Review: Nervous Conditions

Posted: 17/07/2015 in book reviews, books
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Nervous Conditions
Nervous Conditions by Tsitsi Dangarembga

My rating: 3 of 5 stars

Content warnings: Mentions of promiscuity, implications of abuse, slut shaming

This is very much a book that was not written for a white audience. What do I mean by this? In most books that take place on the continent of Africa (this one is Zimbabwe) that are written for a white audience (or an audience not of that country even) words will be translated and/or explained. If someone says something in the native tongue of the country it will either be explained after it’s said, have a foot note explaining it, OR (rarely) have a glossary in the back of the book explaining. This book has none of that. But it didn’t take away from the book. I enjoyed the book in spite of not understanding a word or phrase here or there.

It was a very “hey this is how some people use to live and might still live” kind of book for me. The actual story may be made up. However, I have not a doubt in my mind that some of the things in this book that happened happened either to the author or to people that the author knew (either knew of or knew personally).

It’s kind of an emotional story and a coming of age type story. But at the same time it’s not a coming of age story since it’s told from the perspective of the narrator looking back on her childhood and how she came to be the person she is now. I’m looking forward to reading the companion book to this to see how it ends.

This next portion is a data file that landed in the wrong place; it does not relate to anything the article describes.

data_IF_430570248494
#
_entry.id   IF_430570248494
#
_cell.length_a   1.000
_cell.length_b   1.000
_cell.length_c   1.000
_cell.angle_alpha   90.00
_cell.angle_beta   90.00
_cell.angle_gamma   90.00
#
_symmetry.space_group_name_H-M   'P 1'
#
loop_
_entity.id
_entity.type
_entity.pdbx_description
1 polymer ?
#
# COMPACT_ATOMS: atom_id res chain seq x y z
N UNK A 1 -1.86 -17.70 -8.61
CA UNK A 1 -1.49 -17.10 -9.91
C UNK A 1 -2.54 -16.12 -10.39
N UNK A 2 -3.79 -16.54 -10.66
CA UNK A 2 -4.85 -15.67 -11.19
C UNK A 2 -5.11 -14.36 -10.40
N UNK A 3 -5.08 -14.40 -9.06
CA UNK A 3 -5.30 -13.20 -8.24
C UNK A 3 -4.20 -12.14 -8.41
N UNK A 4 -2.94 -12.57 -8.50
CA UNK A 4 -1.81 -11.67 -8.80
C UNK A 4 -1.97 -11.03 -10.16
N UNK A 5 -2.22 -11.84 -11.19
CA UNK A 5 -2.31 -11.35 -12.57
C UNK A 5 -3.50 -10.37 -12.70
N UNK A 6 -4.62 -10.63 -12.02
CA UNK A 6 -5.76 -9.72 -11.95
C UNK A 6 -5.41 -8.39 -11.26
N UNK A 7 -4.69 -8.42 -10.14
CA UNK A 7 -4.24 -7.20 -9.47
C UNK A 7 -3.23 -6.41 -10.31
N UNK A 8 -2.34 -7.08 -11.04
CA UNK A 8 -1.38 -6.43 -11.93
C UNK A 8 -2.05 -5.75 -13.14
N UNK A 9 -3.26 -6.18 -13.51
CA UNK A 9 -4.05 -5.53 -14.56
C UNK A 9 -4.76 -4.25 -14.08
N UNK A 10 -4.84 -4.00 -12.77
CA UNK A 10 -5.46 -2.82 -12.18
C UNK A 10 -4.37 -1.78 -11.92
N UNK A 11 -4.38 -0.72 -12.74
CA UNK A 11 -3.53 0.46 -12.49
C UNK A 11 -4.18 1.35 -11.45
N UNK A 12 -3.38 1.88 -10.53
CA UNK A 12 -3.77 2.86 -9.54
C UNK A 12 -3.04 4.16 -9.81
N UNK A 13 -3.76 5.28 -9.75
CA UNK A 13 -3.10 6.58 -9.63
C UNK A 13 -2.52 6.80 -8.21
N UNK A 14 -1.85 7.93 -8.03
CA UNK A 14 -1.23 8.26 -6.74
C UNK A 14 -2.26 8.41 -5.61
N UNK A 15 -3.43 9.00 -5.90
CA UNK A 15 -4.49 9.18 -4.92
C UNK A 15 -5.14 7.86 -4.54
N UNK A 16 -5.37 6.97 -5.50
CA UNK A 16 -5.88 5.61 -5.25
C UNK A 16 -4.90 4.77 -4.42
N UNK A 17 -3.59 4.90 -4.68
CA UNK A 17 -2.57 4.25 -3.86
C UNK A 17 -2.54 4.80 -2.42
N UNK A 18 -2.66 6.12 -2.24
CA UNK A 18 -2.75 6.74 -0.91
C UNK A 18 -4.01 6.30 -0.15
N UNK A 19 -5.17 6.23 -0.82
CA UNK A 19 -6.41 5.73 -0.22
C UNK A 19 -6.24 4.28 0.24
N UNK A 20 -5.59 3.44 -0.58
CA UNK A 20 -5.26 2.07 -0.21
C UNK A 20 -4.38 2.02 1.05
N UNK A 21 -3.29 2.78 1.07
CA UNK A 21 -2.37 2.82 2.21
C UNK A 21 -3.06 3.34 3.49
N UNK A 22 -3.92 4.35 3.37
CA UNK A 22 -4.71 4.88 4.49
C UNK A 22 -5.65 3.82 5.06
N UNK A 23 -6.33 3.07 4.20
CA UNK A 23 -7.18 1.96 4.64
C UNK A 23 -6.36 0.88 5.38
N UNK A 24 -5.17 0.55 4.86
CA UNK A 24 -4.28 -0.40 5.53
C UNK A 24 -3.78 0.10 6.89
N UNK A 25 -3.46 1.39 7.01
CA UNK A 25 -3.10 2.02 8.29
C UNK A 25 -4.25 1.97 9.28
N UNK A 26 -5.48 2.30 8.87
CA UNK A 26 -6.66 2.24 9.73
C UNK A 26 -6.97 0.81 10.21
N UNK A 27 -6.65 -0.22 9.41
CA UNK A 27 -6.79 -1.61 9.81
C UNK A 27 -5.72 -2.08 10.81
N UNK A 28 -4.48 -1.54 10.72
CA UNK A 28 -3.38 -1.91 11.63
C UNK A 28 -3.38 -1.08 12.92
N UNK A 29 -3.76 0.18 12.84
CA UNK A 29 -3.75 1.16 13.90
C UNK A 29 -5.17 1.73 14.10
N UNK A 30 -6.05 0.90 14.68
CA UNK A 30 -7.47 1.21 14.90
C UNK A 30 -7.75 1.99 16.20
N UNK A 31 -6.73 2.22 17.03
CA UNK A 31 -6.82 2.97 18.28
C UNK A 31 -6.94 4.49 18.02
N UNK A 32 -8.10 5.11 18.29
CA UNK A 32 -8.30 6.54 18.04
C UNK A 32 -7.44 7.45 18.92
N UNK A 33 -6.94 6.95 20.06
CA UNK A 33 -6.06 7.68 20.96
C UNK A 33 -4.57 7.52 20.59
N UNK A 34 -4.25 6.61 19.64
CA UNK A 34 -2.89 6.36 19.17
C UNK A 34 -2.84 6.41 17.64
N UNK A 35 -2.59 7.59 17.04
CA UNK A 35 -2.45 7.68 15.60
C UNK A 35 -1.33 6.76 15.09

I really kind of hate a lot of the characters in the book. Most notably the male characters. The only one I seemingly DON’T hate is her teacher who helped her fund her education. And I know I hate them because I was raised in Western society in where if a man treats a woman the way the men in this book did there’d be some serious issues. But I also know that it’s partially a cultural thing on how different people are treated.

I admire the narrator’s naive views about her education saving her (I mean it most likely will just not in the way she seems to think it will) and how determined she was to get educated.

And I have to agree with her that I’m glad for her that her brother is dead. Because he does some despicable things. Like giving away her corn that she’s trying to sell so she can pay for her education because he has backwards ideas like his dad that women shouldn’t be educated. That was a despicable move. And made me angry enough that I wish I could have beaten him up for it. Nor do I blame her for doing so to him.

And her dad’s laziness and taking credit for things he didn’t do. And complaining that he has no money when he’s a lazy jerk.

But besides that stuff, this was a well written book. It was kind of hard for me to actually get through it but I’m glad I did. It gave me a perspective that I didn’t quite expect.

Buy it here:

Amazon|Barnes & Noble


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